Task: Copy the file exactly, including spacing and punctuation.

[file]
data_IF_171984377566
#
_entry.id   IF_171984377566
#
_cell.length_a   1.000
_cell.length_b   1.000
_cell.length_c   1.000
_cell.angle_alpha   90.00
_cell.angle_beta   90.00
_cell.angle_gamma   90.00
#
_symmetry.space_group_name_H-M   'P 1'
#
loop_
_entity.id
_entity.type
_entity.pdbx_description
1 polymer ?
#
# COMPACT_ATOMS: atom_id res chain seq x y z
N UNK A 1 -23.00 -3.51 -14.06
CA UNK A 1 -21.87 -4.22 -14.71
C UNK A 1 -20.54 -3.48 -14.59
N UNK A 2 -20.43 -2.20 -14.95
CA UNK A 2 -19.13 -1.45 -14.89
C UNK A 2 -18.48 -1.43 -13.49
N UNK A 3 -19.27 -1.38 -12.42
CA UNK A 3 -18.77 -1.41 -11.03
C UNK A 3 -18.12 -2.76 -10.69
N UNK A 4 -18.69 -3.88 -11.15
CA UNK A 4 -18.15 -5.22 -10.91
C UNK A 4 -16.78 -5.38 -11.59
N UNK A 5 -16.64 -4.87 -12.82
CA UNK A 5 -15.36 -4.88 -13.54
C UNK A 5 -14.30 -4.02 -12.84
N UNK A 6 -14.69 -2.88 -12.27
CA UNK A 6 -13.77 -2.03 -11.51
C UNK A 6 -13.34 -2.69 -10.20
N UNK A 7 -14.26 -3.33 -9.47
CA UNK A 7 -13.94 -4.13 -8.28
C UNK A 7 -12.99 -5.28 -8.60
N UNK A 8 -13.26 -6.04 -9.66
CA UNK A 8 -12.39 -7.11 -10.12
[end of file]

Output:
data_IF_171984377566
#
_entry.id   IF_171984377566
#
_cell.length_a   1.000
_cell.length_b   1.000
_cell.length_c   1.000
_cell.angle_alpha   90.00
_cell.angle_beta   90.00
_cell.angle_gamma   90.00
#
_symmetry.space_group_name_H-M   'P 1'
#
loop_
_entity.id
_entity.type
_entity.pdbx_description
1 polymer ?
#
# COMPACT_ATOMS: atom_id res chain seq x y z
N UNK A 1 -23.00 -3.51 -14.06
CA UNK A 1 -21.87 -4.22 -14.71
C UNK A 1 -20.54 -3.48 -14.59
N UNK A 2 -20.43 -2.20 -14.95
CA UNK A 2 -19.13 -1.45 -14.89
C UNK A 2 -18.48 -1.43 -13.49
N UNK A 3 -19.27 -1.38 -12.42
CA UNK A 3 -18.77 -1.41 -11.03
C UNK A 3 -18.12 -2.76 -10.69
N UNK A 4 -18.69 -3.88 -11.15
CA UNK A 4 -18.15 -5.22 -10.91
C UNK A 4 -16.78 -5.38 -11.59
N UNK A 5 -16.64 -4.87 -12.82
CA UNK A 5 -15.36 -4.88 -13.54
C UNK A 5 -14.30 -4.02 -12.84
N UNK A 6 -14.69 -2.88 -12.27
CA UNK A 6 -13.77 -2.03 -11.51
C UNK A 6 -13.34 -2.69 -10.20
N UNK A 7 -14.26 -3.33 -9.47
CA UNK A 7 -13.94 -4.13 -8.28
C UNK A 7 -12.99 -5.28 -8.60
N UNK A 8 -13.26 -6.04 -9.66
CA UNK A 8 -12.39 -7.11 -10.12